The debate about climate change is over. Global warming, which several scientists warned us about many decades ago — and which most of us ignored — has already happened. The planet on which many of us were born has gone and won't be returning.
To avoid global catastrophe in the next couple of decades, we must courageously pull our proverbial heads out of the sand, face the challenge and act.
Harvard graduate Bill McKibben and co-founder and director of 350.org, states: “If we do everything we possibly can, we're not going to avert huge problems, but maybe — if we work absolutely all out — we might be able to stay on this side of complete civilization-scale chaos.”
So what must we do to preserve the planet? Continuing on our current path is not an option. We have to stop the fossil-fuel companies from dumping carbon dioxide, without penalty, into the atmosphere. They will not do that without a fight.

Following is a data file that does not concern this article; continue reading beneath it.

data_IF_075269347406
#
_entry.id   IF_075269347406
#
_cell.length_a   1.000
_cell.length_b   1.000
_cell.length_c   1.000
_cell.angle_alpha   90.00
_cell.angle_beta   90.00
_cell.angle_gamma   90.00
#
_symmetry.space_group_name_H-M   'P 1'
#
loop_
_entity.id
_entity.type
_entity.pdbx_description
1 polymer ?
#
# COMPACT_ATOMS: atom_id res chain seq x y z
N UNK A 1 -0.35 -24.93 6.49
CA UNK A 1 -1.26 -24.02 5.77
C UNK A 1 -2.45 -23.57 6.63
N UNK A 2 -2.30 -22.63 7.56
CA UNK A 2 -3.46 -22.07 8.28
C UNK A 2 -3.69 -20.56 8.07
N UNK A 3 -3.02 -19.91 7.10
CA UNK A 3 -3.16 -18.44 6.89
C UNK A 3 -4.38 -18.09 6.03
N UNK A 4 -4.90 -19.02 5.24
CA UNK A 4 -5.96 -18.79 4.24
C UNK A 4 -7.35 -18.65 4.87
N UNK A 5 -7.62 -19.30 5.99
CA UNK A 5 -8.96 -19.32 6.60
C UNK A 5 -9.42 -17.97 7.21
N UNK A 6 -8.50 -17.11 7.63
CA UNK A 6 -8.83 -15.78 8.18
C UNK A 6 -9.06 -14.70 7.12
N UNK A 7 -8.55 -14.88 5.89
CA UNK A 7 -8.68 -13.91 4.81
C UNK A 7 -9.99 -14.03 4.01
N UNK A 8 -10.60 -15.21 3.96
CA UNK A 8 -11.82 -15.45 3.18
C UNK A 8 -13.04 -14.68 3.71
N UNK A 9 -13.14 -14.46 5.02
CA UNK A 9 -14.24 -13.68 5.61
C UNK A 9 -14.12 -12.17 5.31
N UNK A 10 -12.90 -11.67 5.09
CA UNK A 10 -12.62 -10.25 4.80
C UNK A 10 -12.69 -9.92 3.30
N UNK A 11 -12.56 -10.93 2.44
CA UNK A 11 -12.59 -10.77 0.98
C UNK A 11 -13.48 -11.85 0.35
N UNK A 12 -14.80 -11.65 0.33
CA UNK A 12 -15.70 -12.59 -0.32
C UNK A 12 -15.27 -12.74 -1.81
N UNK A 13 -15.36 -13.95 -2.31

Dan Apfel, executive director of the Responsible Endowments Coalition aptly declares of the fossil-fuel industry, “Its existence is fundamentally against our existence.”
Money talks, and, to get the industry to listen we need to ask our large institutions to immediately freeze any new investments in coal, oil and gas. Then within five years, these universities, retirement funds (e.g. CalSTRS, CalPERS, SCERA), places of religion, cities and counties need to divest all funds from any fossil-fuel investments.
The intention is not to bankrupt the likes of Exxon but to economically and politically marginalize them. We have to take away their freedom to pollute without penalty and also diminish their power to dictate our national energy policy.
To those concerned about any financial risk in divesting, a recent report by Patrick Geddes, chief investment officer of Aperio Group, concludes that divestment from the top 200 fossil-fuel companies would increase theoretical return risk by a mere 0.003 percent. The risk of not divesting, however, is an uninhabitable planet.